This kind of movement might have thrown off other teams. But the Bruins held their positions and forced the Blackhawks to make a low-percentage play. After passing to Panarin at the half-boards, Kane took a return dish and flung a long-distance puck on net. Liles, who had been fronting Anisimov, blocked the shot. Following several battles, Anisimov emerged from the net-front area with the puck and got it back out to Hjalmarsson at the point.
Once more, Hjalmarsson reset the attack with a pass through the middle to Panarin. Panarin started to carry the puck up to the right point, then curled back down the right side. By then, all five Bruins were trapped on Panarin’s half of the zone. Panarin slipped a cross-ice pass to Keith, who had drifted to the top of the left circle. Keith gunned a slap shot on goal that went wide left and bounced off the end boards.
Stempniak settled the rebound, chipped it off the glass, and started the exit. The Bruins had contained the attack because, for the most part, they remained compact. They communicated well. They executed switches. They took away the cross-seam passes. They didn’t chase. All the Blackhawks need is one player to vacate his position, which causes a chain reaction of breakdowns and usually leads to a goal.
“These guys are skilled. They can beat you one-on-one, so you’ve got to be prepared for that,” McQuaid said. “They’re top-scoring players in the league for a reason, right? Dangerous all the time. They’re aware of that when they’re out there. You’ve got to have a little bit of composure at times to not get running around and trying to do too much. Not an easy task. It’s just trying to be focused to find guys. Communication goes a long way.”
Goalie should be a passing option
I hope the rest of the league was watching the overtime winner in the Bruins-Hurricanes game on Thursday, if only so coaches will learn that passing the puck to the goalie should be encouraged, not stricken from the playbook. Noah Hanifin triggered the game-winning sequence by exiting the offensive zone during three-on-three play and passing the puck back to goalie Cam Ward. The unusual nature of the play prompted Patrice Bergeron, of all players, to go for a change instead of holding his ground.
But the element of surprise shouldn’t be the only factor in giving goalies more touches of the puck. It’s a sound maneuver, one that soccer teams employ all the time. There are a lot of athletic and smart goalies in the NHL, Ben Bishop being the standard-bearer. Bishop is very comfortable leaving his crease and serving as a puck mover. He should be in play more often.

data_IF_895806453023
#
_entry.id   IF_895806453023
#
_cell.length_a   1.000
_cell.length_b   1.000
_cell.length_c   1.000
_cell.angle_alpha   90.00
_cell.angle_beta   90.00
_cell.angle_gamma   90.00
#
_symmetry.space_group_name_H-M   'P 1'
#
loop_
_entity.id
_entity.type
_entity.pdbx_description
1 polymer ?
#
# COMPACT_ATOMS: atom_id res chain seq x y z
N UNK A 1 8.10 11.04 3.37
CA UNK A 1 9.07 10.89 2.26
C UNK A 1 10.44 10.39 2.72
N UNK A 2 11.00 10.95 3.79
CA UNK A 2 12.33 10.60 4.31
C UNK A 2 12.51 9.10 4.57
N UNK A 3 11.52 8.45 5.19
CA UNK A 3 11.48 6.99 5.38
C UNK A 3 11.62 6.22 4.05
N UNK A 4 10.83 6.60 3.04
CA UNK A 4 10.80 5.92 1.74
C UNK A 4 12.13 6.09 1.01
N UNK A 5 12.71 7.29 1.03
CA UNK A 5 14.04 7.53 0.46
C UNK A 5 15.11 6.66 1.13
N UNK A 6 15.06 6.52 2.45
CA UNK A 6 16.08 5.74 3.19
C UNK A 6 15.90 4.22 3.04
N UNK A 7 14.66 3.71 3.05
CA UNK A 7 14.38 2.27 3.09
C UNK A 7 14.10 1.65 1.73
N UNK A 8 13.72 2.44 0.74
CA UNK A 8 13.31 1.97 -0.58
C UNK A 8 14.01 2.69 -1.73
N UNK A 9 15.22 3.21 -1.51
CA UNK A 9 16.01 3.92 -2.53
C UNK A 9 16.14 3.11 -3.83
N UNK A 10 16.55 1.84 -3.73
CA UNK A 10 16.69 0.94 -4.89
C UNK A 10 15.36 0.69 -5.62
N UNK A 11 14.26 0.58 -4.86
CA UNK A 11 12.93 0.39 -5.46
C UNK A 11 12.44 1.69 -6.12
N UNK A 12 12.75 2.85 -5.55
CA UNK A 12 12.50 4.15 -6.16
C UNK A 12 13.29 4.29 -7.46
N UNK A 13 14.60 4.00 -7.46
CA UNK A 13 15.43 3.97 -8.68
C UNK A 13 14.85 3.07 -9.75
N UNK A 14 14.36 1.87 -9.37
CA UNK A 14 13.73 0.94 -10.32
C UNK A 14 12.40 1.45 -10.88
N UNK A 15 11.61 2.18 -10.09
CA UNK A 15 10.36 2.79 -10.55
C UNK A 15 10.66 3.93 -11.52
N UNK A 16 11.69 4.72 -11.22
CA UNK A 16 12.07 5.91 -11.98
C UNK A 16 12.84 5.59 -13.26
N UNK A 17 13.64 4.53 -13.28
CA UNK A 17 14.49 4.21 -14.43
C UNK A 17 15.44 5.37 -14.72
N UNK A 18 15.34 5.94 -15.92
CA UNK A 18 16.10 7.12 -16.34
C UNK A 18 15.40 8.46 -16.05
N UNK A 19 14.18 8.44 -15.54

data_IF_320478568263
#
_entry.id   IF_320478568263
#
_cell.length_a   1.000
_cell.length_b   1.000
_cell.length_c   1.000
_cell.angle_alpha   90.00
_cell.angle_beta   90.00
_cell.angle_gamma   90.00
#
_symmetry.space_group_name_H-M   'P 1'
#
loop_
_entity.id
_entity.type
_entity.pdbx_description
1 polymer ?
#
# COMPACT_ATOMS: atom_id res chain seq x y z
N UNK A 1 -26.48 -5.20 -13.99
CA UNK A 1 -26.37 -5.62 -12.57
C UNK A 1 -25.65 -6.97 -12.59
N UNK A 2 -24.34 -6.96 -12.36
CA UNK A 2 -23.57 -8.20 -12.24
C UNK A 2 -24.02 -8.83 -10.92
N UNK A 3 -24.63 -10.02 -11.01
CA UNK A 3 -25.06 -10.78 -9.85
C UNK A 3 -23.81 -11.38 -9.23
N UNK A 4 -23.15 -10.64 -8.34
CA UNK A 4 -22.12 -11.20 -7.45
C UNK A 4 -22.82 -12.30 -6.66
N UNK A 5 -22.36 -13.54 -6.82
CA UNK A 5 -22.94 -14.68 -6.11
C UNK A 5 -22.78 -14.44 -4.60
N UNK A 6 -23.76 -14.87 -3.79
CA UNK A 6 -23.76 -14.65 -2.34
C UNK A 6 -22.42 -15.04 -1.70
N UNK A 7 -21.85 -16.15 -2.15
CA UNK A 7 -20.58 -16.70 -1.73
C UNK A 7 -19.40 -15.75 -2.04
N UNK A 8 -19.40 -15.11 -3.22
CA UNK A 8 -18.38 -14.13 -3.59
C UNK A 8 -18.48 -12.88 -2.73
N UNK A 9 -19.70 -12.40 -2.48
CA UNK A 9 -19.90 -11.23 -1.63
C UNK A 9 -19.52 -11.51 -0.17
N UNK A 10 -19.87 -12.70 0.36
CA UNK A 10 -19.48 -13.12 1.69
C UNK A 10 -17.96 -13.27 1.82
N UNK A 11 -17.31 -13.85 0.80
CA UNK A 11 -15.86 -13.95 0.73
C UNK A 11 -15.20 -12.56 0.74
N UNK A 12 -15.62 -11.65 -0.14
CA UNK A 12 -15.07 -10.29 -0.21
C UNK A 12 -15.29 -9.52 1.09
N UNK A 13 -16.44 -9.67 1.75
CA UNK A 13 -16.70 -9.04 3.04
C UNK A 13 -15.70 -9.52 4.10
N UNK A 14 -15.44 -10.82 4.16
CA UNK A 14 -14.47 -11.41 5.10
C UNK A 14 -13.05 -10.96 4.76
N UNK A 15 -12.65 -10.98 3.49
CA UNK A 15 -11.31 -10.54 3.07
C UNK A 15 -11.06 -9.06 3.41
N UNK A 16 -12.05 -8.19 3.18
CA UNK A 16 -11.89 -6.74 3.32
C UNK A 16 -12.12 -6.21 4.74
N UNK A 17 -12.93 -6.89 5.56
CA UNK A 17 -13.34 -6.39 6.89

Goalies such as Bishop can serve as an outlet for under-pressure defensemen. They can receive the puck from one side of the ice and distribute it to the other if the D-to-D pass isn’t available. They can sucker teams into going for changes, then hit teammates down the ice with a stretch pass.
Coaches are wary of involving goalies in the play because of risk. This is what coaches do — plan for the worst. They’re too busy worrying about the bad things that can happen instead of imagining the good.
’03 draft starting to show its age
Patrice Bergeron remains at the peak of his powers. The Bruins’ No. 1 center is on pace to set a career high in goals. His defensive game has few rivals. Unless Bergeron gets hurt, he should win his third straight Selke Trophy as top defensive forward.
What gives the Bruins concern, however, is how some of his classmates are reaching the end of the line — if they haven’t crossed it already.
Bergeron is a member of the generational 2003 NHL Draft. Some of Bergeron’s peers remain in his category of being game-breaking players: Marc-Andre Fleury, Jeff Carter, Brent Seabrook, Ryan Suter, Ryan Getzlaf, Brent Burns, Ryan Kesler, Corey Perry, Loui Eriksson, Shea Weber, Corey Crawford, Joe Pavelski, and Dustin Byfuglien.
But some of 2003’s stars are showing signs of wear. It’s a good bet that Eric Staal, Dion Phaneuf, Zach Parise, Mike Richards, and Jimmy Howard, once considered among the elites at their respective positions, have already played the best hockey of their careers. Regardless of skill, age slows everyone, even the stars of the game-changing 2003 crop. Even Bergeron will join the latter group as the games and years add to his already high mileage. It’s why drafting and developing the next generation of stars is critical for any team’s long-term success.
Will Senators pay the price?